Nitro bike racers back, faster than ever

Roland Leong, one of the original stars of drag racing in the 60's, stacks pistons from the...

Roland Leong, one of the original stars of drag racing in the 60's, stacks pistons from the Prostalgia nitro funny car driven by Tim Boychuk of Edmonton Friday at the Grand Bend Motorplex. Prostalgia funny cars are a very popular class that matches modern engines and chassis with identifiable bodies from 1965-1979, such as the Pontiac Firebird, Dodge Chargers and Dusters, and Chevrolet Camaros. (MIKE HENSEN, The London Free Press)

JIM CRESSMAN, The London Free Press

, Last Updated: 12:06 AM ET

GRAND BEND - Steve Dorn says he's just a normal guy.

Normal?

Normal is not lying prone on a Harley-Davidson motorcycle and then hitting the throttle so a huge quantity of lethal nitromethane fuel launches you down a quarter-mile racetrack at 230 m.p.h.

"I feel like I'm just normal so I can't really explain why someone would want to do that. But obviously I'm not," Dorn said Friday.

"But doing what we do is definitely a passion."

Dorn and his nitro Harley buddies will put that passion on full throttle Saturday and Sunday during the 11th annual Mopar IHRA Nitro Jam Nationals at Grand Bend Motorplex.

This is Dorn's 10th year on a nitro bike but his first trip to Grand Bend as the class was dropped by the IHRA after its 2002 season. But the bikes are back this year and are faster and crazier than ever than ever.

Dorn, from Milwaukie, Ore., said he never thinks twice that they don't have the traditional safety nets found in racing.

"We try to stay on," he said deadpanned.

But he has come off a couple of times -- hitting a wall at 208 mph in Dallas in 2006 and then just last year crashing in the sand at the end of track in San Antonio when his brakes failed.

"I didn't jump, which was pretty stupid, and I'm still trying to recover from that one. I've had a couple pretty good wrecks but when I hit the throttle I have no problem with it at all. There's no reluctancy. I don't think about it at all. All I think about is the next pass."

Dorn has instituted one safety measure on his bike, adopting the parachute seen on all the other pro class cars. And now everybody is beginning to follow his lead.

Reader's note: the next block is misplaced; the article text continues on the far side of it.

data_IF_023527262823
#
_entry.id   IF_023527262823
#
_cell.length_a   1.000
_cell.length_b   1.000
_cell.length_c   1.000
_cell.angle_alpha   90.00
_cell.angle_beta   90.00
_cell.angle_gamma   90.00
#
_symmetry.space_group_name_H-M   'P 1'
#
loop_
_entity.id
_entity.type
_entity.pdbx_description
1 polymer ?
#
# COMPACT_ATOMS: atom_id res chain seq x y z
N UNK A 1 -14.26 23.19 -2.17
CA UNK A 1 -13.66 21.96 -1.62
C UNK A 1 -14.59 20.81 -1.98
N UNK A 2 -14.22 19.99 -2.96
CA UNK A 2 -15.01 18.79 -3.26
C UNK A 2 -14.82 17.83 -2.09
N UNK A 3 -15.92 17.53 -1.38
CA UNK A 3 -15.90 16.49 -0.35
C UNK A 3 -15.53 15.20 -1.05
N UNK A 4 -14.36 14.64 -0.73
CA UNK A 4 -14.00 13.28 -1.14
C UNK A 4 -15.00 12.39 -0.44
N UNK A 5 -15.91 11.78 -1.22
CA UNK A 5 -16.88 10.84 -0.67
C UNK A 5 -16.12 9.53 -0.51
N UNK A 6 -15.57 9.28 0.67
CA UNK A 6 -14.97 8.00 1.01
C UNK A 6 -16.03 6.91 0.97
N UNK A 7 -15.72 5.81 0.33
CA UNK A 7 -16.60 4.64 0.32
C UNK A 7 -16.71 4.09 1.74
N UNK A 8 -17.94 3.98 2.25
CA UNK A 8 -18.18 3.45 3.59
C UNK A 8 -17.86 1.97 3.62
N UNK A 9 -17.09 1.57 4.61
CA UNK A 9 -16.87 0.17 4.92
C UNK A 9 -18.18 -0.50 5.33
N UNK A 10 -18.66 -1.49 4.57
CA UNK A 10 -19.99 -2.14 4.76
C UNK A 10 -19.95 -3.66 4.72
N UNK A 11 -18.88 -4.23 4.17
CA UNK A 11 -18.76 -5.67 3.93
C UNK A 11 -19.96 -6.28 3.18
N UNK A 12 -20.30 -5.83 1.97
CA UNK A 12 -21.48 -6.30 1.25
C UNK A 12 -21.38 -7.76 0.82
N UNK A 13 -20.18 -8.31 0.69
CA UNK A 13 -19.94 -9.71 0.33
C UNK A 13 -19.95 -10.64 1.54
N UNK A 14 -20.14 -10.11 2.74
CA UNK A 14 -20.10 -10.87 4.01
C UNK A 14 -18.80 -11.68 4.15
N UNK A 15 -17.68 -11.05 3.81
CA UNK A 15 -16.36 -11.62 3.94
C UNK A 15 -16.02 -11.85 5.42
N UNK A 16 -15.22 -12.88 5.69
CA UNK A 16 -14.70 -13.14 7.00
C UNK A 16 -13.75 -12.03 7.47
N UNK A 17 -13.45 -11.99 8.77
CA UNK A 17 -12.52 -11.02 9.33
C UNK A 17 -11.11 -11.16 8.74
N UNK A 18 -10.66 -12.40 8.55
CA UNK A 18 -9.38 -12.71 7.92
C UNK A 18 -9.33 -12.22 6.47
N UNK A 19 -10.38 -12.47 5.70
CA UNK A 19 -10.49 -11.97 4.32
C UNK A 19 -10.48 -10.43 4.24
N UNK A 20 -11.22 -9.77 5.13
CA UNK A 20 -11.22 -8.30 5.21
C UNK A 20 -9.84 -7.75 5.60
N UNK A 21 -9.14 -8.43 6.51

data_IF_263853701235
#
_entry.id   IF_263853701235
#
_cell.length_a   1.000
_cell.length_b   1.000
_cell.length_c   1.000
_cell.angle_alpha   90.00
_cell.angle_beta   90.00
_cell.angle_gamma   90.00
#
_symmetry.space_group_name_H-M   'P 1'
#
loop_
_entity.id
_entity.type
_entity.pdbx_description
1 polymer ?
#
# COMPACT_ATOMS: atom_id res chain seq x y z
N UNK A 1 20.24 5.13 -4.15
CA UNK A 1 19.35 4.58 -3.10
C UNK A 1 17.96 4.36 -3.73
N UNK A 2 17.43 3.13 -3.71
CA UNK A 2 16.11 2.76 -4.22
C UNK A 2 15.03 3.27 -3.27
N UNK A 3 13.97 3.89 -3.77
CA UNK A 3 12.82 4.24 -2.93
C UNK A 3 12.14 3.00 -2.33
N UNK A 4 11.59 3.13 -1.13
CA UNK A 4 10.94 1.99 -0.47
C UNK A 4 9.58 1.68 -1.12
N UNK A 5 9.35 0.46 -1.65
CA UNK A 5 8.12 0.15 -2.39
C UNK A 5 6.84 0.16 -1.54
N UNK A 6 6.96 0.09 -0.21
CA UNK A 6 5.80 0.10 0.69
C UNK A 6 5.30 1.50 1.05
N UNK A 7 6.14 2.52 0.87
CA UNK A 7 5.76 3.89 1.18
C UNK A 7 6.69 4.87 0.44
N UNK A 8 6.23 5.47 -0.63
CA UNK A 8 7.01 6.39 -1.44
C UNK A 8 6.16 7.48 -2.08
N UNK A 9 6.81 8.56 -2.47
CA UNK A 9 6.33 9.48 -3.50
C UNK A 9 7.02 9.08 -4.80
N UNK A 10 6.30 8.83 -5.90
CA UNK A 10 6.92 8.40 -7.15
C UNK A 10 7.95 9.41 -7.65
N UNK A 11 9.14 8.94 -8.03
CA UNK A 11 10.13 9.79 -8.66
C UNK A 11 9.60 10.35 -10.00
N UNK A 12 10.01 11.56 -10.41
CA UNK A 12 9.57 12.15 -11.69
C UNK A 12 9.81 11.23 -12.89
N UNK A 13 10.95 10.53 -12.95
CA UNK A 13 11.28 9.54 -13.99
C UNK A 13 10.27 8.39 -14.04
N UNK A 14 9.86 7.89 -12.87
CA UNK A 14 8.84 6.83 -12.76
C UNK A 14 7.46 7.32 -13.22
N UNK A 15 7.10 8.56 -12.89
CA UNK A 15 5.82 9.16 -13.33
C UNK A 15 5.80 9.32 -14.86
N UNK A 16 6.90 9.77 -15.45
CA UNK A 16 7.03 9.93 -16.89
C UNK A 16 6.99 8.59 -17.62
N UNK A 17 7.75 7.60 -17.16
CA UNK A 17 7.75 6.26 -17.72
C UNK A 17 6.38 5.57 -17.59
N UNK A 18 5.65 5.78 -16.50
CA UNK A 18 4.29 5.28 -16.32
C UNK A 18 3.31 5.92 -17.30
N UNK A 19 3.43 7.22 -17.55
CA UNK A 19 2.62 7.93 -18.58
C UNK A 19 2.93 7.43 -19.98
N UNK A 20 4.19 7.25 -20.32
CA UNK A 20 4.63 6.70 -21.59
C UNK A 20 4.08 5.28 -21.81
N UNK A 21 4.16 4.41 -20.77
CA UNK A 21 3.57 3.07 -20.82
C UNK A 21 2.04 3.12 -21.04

"I won't ride again without using it," he said. "That could have save me from having both those accidents. When we were going 200 it was no problem to stop. But now we're going 225 to 230 and the bikes are 200 pounds heavier and we don't have enough brakes."

Dorn said the fans have been flocking to the pits to see the bikes.

"We get two things when they come back there to see us. It's either it's so great to have you guys back or I didn't know you guys did anything like this. And if they haven't seen them, they're in for a treat. They'll be hooked."

And Dorn speaks from experience.

"I took my chopper to the drag strip back in '97 because the guy who built my motor wanted me to see how fast it would go. I didn't know anything about drag racing. But I made one pass and got hooked. The next thing you know I was on a pro modified bike and the year after I went right into nitro. Once you start one of these, you will never run a gas bike again."

They're basically a rocket ship on two wheels, a brutal beast with huge power and torque. And riding one is not for the faint-hearted. Nitromethane pushes an engine to its limits and beyond, sometimes resulting in spectacular explosions. The rider is prone with the pistons inches under the chest and head. A "bomb-proof" kevlar vest is worn over their leathers -- although they admit it's just for show.

The bikes go from idle to wide open instantly and riders fight the thing all the way down the track, using their bodies to steer since the front wheel is useless. And the bike wiggles all over the place with its monster slicks.

Just talk to IHRA top fuel dragster champion Bruce Litton of Indianapolis.

Every little detail of Oct. 9, 1982 remains etched in his memory -- and his body.

"High noon, left lane, Gulfport Dragway, Gulfport, Miss.," he said Friday. "I broke the timing beam at 159.80 miles an hour -- with my left hand. Sixteen hundred pounds of bike was riding on top of me."

Litton was thrown off his bike by a speed wobble and being left-handed, he instinctively threw out his left hand to break his fall.

"Mistake," he said.

Eight surgeries later, doctors had successfully rebuilt the hand to where he regained 100% use.

"I have 100% use in my right hand, except I can't hitchhike," he said, having lost the thumb in the accident.

"I never raced a bike again."

In top fuel he's doing 320 m.p.h., but feels much safer: "I've got a roll cage around me now."

Dorn said he's heard all the adjectives -- crazy, psychotic, suicidal -- to describe his sport. But he knows of nothing more exhilarating on two wheels.

"It sure is nice to be a part of bringing it back and to be able to put on a good show."

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Mopar IHRA Nitro Jam Nationals

When: Saturday and Sunday

Where: Grand Bend Motorplex

Saturday: Sportsman qualifying, 9 a.m.-4:30 p.m.; Pro mod qualifying, 4:30 p.m.; sportsman eliminations, 5 p.m.; FanFest, 5:30-6:30 p.m. (NitroThunder at 5:30 p.m.); Nitro Jam round 1 (top fuel, prostalgia funny car, nitro Harley, fuel altereds, pro mod, super stock, Grave Digger, jet truck, 7 p.m.); Nitro Jam Night of Fire, 8:30 p.m.

Sunday: Sportsman eliminations, 9 a.m.; FanFest 11:30 a.m.-12:30 p.m. (NitroThunder at 11:30 a.m.); Nitro Jam round 1, 1 p.m.; Nitro Jam (including sportsman semifinals and finals), 2:30 p.m.

Information and tickets: www.grandbendmotorplex.com or call 519-238-7223

E-mail jim.cressman@sunmedia.ca


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